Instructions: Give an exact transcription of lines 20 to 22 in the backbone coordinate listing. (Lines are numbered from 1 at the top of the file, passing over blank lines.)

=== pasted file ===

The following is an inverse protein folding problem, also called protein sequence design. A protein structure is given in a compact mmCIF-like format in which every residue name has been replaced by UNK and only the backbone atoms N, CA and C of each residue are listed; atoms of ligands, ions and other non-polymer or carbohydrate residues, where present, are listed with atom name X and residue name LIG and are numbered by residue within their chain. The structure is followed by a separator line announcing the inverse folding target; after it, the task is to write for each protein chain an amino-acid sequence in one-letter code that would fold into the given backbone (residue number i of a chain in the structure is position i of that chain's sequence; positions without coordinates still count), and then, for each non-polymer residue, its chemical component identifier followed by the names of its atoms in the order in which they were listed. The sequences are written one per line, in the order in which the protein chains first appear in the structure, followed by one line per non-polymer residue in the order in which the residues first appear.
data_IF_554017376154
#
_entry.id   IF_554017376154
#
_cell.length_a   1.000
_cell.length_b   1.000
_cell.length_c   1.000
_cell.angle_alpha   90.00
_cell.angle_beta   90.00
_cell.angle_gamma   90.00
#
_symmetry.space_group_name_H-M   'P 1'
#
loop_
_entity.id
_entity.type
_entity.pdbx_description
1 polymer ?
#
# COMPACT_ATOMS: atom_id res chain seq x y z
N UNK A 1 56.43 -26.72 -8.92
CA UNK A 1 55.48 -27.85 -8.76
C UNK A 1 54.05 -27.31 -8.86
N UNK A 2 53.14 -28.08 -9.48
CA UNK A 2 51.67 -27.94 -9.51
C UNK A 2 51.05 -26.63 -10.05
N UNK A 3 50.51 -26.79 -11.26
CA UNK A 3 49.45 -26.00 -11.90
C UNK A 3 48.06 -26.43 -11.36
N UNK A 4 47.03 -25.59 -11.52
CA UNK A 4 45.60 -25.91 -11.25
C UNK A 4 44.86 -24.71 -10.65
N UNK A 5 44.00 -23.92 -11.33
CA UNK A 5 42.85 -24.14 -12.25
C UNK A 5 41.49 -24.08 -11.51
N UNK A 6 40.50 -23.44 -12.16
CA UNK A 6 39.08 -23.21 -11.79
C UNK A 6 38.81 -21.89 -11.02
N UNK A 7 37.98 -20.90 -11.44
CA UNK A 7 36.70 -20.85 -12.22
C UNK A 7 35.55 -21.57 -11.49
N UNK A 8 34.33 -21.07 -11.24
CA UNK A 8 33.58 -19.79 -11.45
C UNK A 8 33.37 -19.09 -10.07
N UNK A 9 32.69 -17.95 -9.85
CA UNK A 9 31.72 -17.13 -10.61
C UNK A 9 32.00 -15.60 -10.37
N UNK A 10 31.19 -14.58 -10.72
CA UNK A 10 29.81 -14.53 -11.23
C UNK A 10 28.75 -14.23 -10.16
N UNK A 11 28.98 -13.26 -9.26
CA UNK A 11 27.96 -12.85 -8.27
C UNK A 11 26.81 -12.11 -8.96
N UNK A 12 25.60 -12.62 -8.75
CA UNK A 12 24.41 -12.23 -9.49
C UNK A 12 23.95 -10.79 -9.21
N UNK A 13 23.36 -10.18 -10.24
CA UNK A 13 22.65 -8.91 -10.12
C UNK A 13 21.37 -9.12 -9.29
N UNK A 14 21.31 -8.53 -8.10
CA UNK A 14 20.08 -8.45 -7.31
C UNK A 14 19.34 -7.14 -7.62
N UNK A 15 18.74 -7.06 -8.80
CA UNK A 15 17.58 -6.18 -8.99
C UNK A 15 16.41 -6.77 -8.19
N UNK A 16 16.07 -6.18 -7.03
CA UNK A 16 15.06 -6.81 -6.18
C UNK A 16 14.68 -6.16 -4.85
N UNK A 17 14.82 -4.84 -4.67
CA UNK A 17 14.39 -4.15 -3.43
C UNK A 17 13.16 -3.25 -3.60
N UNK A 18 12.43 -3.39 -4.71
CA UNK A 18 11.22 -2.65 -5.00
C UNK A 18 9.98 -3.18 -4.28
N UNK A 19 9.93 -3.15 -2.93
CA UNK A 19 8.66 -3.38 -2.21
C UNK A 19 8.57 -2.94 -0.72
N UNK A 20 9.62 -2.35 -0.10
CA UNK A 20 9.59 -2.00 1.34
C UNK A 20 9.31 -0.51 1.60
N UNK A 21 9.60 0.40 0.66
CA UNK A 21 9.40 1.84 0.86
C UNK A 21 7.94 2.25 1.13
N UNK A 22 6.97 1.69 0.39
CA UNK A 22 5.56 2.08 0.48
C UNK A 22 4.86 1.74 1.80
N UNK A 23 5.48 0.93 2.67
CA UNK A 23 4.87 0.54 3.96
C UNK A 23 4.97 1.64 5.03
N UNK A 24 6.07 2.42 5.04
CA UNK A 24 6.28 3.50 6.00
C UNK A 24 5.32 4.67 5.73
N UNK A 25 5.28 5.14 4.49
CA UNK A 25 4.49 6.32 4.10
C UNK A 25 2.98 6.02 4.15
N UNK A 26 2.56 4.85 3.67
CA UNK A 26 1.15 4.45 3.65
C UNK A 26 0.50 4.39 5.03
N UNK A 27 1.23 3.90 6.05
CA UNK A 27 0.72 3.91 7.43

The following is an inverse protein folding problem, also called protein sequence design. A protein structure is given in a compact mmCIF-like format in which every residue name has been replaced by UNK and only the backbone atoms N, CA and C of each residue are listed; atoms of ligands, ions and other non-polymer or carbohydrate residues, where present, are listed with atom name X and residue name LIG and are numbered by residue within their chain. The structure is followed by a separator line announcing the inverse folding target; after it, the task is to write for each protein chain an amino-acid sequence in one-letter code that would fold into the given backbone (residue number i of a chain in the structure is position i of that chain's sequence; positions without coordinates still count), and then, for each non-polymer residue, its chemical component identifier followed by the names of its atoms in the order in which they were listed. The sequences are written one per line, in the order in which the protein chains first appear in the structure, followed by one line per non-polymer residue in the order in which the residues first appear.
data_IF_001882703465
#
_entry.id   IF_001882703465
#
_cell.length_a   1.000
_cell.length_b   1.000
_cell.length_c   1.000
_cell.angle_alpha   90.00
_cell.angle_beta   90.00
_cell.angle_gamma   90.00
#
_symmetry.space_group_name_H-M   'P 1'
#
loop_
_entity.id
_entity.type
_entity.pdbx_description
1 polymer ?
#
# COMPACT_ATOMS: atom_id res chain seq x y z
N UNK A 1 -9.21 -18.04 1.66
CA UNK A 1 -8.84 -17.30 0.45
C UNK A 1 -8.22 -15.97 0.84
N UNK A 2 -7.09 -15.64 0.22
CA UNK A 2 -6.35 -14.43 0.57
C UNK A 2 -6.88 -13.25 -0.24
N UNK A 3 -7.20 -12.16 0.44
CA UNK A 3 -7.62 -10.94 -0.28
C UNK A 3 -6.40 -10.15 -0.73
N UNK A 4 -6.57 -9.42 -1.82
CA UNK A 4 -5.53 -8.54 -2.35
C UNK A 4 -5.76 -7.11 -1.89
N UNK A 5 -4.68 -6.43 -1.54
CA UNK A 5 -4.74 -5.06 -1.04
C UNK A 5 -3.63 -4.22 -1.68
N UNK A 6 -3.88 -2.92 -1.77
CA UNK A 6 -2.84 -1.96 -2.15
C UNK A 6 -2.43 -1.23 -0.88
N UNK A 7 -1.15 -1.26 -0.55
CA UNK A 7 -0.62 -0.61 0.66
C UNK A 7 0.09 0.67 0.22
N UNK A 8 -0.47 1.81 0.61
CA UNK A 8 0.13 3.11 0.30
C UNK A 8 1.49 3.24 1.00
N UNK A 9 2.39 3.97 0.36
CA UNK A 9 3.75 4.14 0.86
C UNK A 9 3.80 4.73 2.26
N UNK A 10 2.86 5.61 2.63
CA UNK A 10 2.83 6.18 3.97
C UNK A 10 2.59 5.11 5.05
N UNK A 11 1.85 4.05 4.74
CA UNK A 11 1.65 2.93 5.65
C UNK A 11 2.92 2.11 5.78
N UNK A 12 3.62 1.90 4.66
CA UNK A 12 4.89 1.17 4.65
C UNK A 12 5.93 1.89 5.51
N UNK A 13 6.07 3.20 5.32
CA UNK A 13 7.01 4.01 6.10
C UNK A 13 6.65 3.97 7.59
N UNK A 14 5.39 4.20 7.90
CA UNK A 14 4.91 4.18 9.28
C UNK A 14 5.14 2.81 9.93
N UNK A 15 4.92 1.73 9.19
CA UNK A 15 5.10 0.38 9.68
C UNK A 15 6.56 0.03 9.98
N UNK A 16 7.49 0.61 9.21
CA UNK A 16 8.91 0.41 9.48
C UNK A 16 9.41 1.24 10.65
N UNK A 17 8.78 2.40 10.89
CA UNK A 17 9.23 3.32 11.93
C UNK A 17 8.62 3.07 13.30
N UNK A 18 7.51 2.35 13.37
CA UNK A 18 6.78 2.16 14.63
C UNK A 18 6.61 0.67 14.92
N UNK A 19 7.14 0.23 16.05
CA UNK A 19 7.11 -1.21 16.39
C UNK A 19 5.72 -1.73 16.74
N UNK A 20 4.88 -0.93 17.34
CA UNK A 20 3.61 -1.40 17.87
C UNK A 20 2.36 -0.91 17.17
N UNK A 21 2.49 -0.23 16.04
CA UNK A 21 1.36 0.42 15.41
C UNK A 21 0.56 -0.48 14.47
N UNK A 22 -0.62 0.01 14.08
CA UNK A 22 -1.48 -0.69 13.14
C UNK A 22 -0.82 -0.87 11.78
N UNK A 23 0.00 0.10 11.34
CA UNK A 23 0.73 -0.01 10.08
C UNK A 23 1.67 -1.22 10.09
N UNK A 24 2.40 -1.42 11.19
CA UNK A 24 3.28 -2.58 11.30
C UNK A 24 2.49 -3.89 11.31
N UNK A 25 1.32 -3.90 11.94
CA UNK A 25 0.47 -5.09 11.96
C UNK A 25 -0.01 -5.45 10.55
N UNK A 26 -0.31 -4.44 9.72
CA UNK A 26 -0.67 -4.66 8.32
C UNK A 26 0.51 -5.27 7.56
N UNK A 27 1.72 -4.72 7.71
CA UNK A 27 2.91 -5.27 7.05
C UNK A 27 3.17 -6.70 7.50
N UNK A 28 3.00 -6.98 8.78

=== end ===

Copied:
#
# COMPACT_ATOMS: atom_id res chain seq x y z
N UNK A 1 56.43 -26.72 -8.92